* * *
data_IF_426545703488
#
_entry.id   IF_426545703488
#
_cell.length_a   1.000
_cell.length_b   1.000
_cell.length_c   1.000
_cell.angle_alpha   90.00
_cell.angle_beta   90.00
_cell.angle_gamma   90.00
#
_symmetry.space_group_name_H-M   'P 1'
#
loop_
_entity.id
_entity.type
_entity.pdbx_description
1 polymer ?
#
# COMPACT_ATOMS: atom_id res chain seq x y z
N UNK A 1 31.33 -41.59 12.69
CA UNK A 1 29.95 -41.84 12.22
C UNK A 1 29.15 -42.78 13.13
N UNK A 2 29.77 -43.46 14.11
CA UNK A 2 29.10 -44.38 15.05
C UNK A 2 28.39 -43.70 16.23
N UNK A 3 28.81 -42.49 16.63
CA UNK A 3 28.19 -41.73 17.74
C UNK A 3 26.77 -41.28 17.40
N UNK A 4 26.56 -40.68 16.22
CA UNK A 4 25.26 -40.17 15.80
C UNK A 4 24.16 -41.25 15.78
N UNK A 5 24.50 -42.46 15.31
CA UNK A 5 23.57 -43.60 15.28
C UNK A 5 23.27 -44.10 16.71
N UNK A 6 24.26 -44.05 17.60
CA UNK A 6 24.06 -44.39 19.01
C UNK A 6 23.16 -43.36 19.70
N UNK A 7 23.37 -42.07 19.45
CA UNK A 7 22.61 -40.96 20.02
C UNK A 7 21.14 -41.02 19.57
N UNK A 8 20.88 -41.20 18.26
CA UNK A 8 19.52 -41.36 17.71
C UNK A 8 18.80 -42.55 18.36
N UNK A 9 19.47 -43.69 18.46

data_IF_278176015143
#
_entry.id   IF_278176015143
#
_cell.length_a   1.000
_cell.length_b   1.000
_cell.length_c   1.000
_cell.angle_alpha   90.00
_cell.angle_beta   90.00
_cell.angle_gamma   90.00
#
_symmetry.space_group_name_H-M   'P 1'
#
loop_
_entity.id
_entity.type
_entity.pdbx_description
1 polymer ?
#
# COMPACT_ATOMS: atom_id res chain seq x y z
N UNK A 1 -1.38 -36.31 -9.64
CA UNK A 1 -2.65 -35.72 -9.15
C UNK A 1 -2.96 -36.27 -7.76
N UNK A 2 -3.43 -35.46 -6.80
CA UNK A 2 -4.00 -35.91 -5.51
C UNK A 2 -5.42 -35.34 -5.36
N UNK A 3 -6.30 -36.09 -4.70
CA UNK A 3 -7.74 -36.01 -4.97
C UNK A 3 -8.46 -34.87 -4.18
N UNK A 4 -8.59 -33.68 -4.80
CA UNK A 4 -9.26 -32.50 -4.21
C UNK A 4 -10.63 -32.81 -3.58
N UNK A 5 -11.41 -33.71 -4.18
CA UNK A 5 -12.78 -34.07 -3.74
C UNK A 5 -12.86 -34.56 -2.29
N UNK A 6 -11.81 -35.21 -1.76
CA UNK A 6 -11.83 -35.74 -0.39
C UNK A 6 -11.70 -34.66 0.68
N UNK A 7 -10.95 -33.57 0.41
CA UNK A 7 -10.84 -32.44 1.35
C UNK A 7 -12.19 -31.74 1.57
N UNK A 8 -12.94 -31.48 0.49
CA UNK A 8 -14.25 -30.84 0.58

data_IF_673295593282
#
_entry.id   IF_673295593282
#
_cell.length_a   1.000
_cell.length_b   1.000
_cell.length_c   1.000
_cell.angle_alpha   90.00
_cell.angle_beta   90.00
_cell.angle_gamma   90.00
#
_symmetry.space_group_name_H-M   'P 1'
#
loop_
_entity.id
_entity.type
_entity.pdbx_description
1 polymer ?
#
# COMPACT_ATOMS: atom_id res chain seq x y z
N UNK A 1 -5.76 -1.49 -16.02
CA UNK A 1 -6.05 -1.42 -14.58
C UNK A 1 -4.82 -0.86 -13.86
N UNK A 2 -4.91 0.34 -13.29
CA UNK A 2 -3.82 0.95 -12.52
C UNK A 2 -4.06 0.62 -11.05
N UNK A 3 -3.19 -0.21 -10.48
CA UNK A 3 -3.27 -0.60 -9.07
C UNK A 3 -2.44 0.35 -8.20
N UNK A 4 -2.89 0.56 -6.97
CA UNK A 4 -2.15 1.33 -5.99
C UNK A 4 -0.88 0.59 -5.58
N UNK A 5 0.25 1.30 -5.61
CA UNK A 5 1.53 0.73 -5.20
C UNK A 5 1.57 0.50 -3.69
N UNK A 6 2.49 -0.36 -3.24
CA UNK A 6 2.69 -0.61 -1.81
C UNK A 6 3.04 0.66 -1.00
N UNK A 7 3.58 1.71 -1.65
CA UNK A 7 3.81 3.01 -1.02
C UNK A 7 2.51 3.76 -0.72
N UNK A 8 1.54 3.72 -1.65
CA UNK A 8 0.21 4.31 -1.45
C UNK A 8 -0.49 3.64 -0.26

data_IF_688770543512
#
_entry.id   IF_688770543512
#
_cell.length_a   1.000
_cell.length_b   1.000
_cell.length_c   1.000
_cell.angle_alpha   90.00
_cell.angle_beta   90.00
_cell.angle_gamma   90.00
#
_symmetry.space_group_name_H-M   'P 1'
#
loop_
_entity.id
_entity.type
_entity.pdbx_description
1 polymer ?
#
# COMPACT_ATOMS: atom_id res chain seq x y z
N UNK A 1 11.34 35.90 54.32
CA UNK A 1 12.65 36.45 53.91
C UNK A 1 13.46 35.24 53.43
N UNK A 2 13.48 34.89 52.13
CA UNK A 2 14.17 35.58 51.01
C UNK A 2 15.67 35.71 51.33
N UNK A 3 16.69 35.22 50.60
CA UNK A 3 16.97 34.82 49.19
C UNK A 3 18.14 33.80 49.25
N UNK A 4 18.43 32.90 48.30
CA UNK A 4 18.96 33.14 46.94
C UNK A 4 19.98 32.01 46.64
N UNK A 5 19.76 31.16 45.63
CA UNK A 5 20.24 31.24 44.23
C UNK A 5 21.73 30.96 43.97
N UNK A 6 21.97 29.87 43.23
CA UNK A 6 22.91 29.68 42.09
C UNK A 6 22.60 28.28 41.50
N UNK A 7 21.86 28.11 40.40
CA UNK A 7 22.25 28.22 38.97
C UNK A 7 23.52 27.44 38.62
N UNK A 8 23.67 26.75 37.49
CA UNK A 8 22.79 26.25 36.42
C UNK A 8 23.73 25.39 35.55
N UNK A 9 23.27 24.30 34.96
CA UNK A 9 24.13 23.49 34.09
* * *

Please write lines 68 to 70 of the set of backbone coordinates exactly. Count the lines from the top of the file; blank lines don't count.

C UNK A 1 -2.96 -36.27 -7.76
N UNK A 2 -3.43 -35.46 -6.80
CA UNK A 2 -4.00 -35.91 -5.51